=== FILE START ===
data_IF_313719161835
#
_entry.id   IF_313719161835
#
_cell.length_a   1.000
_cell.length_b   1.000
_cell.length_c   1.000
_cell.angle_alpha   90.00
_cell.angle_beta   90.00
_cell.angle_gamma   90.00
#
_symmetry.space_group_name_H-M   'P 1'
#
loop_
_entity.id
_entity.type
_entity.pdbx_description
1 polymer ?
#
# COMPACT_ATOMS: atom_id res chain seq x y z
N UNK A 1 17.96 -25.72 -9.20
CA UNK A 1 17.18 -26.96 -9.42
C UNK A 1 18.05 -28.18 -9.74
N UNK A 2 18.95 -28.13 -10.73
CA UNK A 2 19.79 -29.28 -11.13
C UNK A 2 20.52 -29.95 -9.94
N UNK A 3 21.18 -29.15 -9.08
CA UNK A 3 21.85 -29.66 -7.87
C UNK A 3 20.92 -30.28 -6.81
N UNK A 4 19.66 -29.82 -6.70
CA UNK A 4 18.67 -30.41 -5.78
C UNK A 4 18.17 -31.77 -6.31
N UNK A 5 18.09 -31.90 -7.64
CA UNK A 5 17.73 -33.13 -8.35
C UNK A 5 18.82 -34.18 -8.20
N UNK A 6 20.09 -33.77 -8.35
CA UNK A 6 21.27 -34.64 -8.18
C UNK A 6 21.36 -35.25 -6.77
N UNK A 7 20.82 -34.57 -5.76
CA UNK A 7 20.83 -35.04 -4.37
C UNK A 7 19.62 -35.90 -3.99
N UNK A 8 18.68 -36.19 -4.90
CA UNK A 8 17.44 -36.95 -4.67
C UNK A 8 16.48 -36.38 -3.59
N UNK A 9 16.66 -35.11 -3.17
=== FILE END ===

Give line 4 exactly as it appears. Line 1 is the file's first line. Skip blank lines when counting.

#